Do you think this change was made as a result of a revelation from the Lord?  Or was it more likely to protect the corporation from being sued by some disgruntled member who objected to the Church investing his tithing funds in pharmaceutical companies whose untested "medicines" might possibly kill the child he had sent on a mission?

But there's also something interesting on the old tithing slip, the one on the left, which specifically gives the Church carte blanche to decide how it uses donations you might have wanted to designate to the missionary program.  If you thought your donations to the missionary program were somehow contributing to the support of some poor struggling missionary, boy are you naive!  Unbeknownst to me, while my parents were scraping and sacrificing to support me on my mission, my beloved mission president, Graham W. Doxey (later promoted to become a general authority, natch) and his wife, and his children, housed for three years in the spacious mission home in Independence, Missouri probably never had it so good in their lives. While I was sleeping on a bug-infested mattress on the floor of a basement apartment in Plattsmouth, Nebraska, my parent's tithes to the Church were paying for every conceivable comfort for the Doxey family, including Christmas and birthday gifts for his children and anniversary gifts for Doxey's wife. And while I was out there, the Doxey's oldest son went on a mission to Japan which was fully paid for by the church, in part with the tithing my parents were paying on their gross earnings while at the same time struggling to send me a monthly check. 

Oh, and when Doxey's kid got home he got to go to BYU tuition free. Also housing, meals, and all other expenses were paid for by the Church.  And did I mention textbooks? Those were all covered as well by the tithes of working members who struggled to put their own kids through school.  

But just to be sure I'm not just picking on Doxey's kid, every single child of every general authority in the church who wants to attend BYU gets to do so, with the same perks paid for from the tithes of the members.  

If you haven't already seen it, take a look at Jonathan Streeter's blog post exposing how every imaginable expense (and many you can't even imagine) are covered for mission presidents and their families by way of the tithing contributions of the members. Included are screen shots from the secret Mission President's Handbook. If this doesn't make your head explode in righteous fury, nothing will. 
What these stunning revelations indicate is that the massive salary they call a "modest stipend" as well as unlimited perks provided to a mission president almost certainly continue when that mission president comes home and is promoted into the ranks of the general authorities.  Virtually every desire of their hearts is paid for. If you think politicians are living high on the hog on money the IRS extorts from you, think about how well Church leaders are living off the money you shovel at them voluntarily.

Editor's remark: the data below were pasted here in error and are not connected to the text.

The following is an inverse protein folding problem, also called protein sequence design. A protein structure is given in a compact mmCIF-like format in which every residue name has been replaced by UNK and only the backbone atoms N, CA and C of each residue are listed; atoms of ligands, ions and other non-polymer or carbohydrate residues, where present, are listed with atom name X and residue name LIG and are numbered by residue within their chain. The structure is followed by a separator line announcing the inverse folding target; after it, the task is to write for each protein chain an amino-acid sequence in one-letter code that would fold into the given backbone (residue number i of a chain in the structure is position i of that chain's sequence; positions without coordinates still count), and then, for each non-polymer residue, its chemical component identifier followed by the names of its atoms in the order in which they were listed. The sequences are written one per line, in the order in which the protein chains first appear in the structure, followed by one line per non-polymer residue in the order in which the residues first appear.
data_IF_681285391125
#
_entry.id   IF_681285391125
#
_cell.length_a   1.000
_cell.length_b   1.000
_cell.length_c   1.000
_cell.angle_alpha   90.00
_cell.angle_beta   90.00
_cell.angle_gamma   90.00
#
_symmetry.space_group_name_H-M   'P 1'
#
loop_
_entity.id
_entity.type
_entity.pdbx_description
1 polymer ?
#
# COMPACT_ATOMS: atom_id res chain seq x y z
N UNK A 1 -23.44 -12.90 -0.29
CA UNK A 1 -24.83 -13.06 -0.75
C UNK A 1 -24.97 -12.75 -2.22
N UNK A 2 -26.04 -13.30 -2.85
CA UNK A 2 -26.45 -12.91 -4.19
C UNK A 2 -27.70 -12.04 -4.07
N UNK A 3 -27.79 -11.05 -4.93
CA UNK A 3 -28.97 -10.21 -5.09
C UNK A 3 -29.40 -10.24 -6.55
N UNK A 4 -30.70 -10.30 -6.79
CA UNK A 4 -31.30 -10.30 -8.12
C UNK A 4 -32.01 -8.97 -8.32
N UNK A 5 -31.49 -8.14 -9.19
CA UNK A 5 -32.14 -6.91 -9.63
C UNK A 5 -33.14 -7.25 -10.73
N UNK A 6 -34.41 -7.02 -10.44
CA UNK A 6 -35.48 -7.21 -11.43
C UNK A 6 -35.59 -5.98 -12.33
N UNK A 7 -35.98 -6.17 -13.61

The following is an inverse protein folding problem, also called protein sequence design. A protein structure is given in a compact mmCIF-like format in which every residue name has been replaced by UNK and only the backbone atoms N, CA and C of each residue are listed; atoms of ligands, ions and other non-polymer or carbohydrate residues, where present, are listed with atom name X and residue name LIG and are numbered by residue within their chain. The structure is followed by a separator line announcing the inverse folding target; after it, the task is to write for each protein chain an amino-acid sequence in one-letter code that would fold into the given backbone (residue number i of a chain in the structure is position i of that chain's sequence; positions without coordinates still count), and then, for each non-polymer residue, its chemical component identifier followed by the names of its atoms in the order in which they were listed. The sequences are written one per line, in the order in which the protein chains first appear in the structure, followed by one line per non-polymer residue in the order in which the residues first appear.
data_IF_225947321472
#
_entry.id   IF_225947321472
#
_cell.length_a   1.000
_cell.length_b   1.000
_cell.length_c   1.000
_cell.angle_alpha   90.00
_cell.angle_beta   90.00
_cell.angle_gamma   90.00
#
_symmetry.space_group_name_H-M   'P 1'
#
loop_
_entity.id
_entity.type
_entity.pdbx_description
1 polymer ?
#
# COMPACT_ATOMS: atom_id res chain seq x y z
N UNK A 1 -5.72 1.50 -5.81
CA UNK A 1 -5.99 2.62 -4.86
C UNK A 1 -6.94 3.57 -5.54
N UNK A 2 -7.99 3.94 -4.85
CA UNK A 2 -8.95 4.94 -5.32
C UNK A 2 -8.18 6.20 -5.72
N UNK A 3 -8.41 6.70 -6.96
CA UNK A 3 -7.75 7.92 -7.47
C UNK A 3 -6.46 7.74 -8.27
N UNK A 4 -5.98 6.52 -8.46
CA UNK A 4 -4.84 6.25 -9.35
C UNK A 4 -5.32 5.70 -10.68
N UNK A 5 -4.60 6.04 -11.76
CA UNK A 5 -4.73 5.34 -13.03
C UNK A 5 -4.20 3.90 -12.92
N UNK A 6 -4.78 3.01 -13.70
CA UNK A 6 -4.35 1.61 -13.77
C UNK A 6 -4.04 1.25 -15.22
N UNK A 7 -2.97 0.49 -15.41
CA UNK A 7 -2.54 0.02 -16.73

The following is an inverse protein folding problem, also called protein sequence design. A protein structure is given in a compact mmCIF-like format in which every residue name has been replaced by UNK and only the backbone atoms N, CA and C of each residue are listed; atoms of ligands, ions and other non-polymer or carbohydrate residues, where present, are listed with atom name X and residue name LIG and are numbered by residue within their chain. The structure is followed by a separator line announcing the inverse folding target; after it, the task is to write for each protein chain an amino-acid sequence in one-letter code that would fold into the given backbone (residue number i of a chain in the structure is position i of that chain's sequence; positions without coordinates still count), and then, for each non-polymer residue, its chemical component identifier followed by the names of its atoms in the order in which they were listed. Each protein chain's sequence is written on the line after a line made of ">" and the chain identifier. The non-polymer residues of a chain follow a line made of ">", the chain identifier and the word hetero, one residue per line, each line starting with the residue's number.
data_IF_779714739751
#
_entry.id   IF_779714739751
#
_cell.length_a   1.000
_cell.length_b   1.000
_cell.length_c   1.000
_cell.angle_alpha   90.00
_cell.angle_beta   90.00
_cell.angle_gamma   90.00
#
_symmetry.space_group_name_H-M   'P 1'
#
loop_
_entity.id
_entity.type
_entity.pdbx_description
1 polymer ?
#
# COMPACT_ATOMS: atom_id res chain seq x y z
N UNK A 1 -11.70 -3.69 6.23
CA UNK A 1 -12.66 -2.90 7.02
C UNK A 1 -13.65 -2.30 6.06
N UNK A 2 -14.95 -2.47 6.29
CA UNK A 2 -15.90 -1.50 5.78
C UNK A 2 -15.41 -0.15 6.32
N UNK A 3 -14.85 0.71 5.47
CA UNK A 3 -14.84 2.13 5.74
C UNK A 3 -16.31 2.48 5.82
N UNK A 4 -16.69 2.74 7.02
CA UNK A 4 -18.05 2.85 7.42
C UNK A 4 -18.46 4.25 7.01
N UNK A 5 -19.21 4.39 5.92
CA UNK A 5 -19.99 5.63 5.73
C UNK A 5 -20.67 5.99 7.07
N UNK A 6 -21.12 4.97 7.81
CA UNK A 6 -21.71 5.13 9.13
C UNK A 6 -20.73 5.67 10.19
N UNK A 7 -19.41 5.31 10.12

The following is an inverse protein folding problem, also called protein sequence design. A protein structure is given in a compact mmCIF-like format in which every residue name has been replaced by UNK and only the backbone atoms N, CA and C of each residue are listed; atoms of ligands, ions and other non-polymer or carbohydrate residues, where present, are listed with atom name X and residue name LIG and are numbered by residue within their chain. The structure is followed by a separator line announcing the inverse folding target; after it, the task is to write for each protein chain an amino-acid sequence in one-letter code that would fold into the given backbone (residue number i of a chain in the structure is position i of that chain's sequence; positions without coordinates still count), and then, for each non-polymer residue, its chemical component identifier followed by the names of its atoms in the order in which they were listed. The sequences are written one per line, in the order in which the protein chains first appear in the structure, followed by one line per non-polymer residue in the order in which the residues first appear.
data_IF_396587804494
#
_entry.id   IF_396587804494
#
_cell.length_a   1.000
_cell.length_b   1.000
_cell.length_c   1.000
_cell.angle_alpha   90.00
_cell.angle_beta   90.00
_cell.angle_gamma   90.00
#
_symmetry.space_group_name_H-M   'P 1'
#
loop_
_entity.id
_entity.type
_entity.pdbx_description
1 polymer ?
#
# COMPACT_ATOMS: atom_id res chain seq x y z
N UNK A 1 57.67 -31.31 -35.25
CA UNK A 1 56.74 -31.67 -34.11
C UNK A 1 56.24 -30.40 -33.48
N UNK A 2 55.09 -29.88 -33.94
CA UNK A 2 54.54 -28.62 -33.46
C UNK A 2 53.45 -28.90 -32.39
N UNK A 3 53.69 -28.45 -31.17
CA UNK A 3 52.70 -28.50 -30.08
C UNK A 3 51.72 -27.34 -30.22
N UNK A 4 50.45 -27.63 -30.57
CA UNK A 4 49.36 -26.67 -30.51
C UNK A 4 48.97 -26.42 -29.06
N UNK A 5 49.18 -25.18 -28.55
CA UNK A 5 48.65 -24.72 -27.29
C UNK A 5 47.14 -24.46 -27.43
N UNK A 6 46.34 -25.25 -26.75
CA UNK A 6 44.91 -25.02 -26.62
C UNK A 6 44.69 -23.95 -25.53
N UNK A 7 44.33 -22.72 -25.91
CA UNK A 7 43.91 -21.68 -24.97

Remember, Kids! The Church has no paid clergy!

Spiritual Malpractice
I don't want you to think I'm not in favor of disgruntled members attempting to sue for fraud. I'm all for it as I think there are legitimate grounds for doing so. As Jonathan Streeter correctly alleges in a more recent post, Church leaders are guilty, at the very least, of spiritual malpractice. They have taken advantage of the members' misinformed consent. Jonathan also has provided an informative video that should be of assistance to anyone contemplating a lawsuit against the corporate Church. I feel it's important to learn from other's efforts as to what works and what doesn't. Last I heard, James Huntsman's appeal to the 9th Circuit Court is still moving forward, but Huntsman apparently has the financial means to fight this battle against the Church bureaucracy. Most of us do not. 

There Is At Least One Thing You Can Do

If nothing else, you could at least stop being a sucker. You might want to consider what thousands of other believers have done and simply stop supporting the corporate Church with your hard-earned money. The law of tithing does remain a sacred obligation for those of us who still maintain a belief in the gospel as restored through Joseph Smith, so you most certainly are required by the Lord to give of your substance to those in need.  But you would be a fool to believe you are pleasing God by continuing to throw your money at the corporate behemoth. That gluttonous fraud has betrayed God's trust and thereby severed the sacred contract.  So just do what the rest of us do and give your tithes directly to those in need.  And when you overpay, as most of us do anyway, you will be blessed because your sincere donation is benefitting living, breathing human beings in need, and not being diverted to the bulging stock portfolios of the Brethren.  Jana Reiss, long-time Religion Editor at the Salt Lake Tribune, tells how she can honestly declare herself a full tithepayer even though she recently stopped paying tithing to the Church

As foretold in prophecy, the Lord has set his hand a second time to gather His people. And as before, he is bypassing the Pharisees.  Maybe it's time you got on board.

Update, June 22, 2pm:
Bill Reel has just announced an upcoming live discussion on tithing where I'll wager a lot of what was presented here today will be discussed. Tune into the link below on Wednesday, January 25th at 5:20 PM. It looks like our old friend Radio Free Mormon will be on hand:
Mormonism Live: Tithing-What's In a Word?